by Bruno Hernani

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A total of 140 interviews were carried out with a great enthusiasm from the participants of the four communities in Alberta in Saskatchewan. The fieldwork included two sets of interviews. The Community Vulnerability Assessment (CVA) has the objective of developing a systematic understanding of the present and past vulnerabilities of rural actors to extreme climate events. On the other hand, the government assessment is an exploration of the entire network of actors, institutions, relationships, organizations, and entities involved in managing the resources of water and responding to climate variability, hazards and extreme events.

 I personally was involved in the both sets of interviews with a large and friendly response from the participants for both the CVA and the government assessments. I had the opportunity to listen interesting experiences from a large range of different people, including small and large producers, business people, local government agencies and residents in general. Mainly, interviews had a duration of an hour. However, in some cases, interviews lasted three and even four hours showing a great engagement of the participant in sharing experiences and stories related to extreme climate events such as flooding and drought. These long interviews were also followed by short tours in the fields, concluding the interviews with a final explanation in the actual location of the occurrence of the events.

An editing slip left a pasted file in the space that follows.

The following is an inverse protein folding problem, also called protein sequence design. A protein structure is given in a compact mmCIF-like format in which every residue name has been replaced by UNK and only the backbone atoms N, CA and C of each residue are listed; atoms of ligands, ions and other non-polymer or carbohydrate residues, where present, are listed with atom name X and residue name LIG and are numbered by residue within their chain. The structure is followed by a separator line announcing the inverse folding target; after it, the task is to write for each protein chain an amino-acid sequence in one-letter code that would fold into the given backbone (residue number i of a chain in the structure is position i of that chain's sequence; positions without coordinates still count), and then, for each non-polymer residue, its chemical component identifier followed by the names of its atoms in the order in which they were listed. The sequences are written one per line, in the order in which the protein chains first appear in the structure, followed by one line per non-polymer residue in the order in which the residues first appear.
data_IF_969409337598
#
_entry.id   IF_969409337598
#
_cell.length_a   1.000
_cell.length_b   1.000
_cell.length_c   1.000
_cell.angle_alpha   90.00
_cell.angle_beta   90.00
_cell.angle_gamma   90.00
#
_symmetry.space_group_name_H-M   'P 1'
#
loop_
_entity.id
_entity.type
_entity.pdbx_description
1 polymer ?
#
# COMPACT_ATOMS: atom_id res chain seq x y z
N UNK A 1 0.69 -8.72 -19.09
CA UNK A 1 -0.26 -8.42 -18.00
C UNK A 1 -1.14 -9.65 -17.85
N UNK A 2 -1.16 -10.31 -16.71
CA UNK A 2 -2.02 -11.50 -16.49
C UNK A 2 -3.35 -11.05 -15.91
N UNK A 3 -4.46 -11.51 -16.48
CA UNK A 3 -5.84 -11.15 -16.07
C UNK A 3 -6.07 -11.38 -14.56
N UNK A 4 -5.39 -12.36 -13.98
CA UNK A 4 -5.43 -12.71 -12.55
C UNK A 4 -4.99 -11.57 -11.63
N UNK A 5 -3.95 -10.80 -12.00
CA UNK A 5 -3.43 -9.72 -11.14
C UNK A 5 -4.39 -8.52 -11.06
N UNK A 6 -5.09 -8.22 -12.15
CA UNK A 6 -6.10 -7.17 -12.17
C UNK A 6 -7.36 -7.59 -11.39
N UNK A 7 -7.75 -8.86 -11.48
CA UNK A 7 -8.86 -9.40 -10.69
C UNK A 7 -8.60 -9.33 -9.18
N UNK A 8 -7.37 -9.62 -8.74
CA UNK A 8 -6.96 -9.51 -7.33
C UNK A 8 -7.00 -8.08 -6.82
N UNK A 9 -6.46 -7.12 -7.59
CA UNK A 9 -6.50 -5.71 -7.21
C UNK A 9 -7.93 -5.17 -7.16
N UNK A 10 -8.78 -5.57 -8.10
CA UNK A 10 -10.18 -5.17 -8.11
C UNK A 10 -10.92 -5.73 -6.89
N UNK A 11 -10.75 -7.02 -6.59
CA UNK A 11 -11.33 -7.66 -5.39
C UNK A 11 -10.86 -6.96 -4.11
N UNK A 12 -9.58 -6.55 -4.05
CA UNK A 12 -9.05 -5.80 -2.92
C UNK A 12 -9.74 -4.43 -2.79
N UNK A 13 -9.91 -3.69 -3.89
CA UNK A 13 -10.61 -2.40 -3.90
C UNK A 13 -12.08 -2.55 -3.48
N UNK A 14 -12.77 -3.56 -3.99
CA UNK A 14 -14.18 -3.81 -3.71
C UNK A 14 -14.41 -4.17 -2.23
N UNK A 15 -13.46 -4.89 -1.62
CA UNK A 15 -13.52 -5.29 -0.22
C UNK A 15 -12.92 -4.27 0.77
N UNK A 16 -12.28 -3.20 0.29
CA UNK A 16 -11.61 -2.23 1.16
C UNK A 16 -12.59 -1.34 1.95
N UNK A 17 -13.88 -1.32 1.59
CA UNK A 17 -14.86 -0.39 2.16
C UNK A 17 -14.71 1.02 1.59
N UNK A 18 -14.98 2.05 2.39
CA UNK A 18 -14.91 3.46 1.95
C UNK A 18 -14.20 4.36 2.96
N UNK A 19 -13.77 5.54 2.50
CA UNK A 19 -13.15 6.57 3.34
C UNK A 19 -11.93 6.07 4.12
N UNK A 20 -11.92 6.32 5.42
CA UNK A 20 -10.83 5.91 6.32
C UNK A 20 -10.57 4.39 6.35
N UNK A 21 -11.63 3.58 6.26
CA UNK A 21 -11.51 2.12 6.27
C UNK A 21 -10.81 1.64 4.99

I had the opportunity to closely learn about climate extreme events that affect farming and ranching activities, and rural life in general. It was very valuable spending time with participants in the field, their homes, work places and coffee shops to strength the systematic understanding of present and past vulnerabilities in rural areas.  Some of my own experiences included a great understanding about local knowledge, which has been evolving over several decades. For instance, in Taber, I had the opportunity to closely learn about the technical implications of irrigation systems and how they have evolved over time to constantly improve to use water more efficiently. In Pincher Creek, I witnessed the strong connection the residents have with the local challenges and opportunities, always looking for the better of the overall community. In Shaunavon, it was great to hear about the strong cooperation that exists among the residents to deal with extreme climate events. Our fieldwork in Shaunavon was extended to the point to experience a large storm with several tornado warnings. In Rush Lake, it was great to be welcomed with a warm hospitality and the openness to share experiences about their adaptation to ongoing changes and learn also about the strong cooperation that exists in the community.  

Overall, it was a very positive fieldwork with an extensive amount of information collected.  The cooperation of the four communities was very valuable to accomplish this step and it will certainly be valuable for the next steps of the VACEA project and for its completion.  On behalf of the research team, I would like to thank to all the participants involved. Thank you for your vivid warmth and great welcoming attitude toward the research team. We look forward to keep working with you.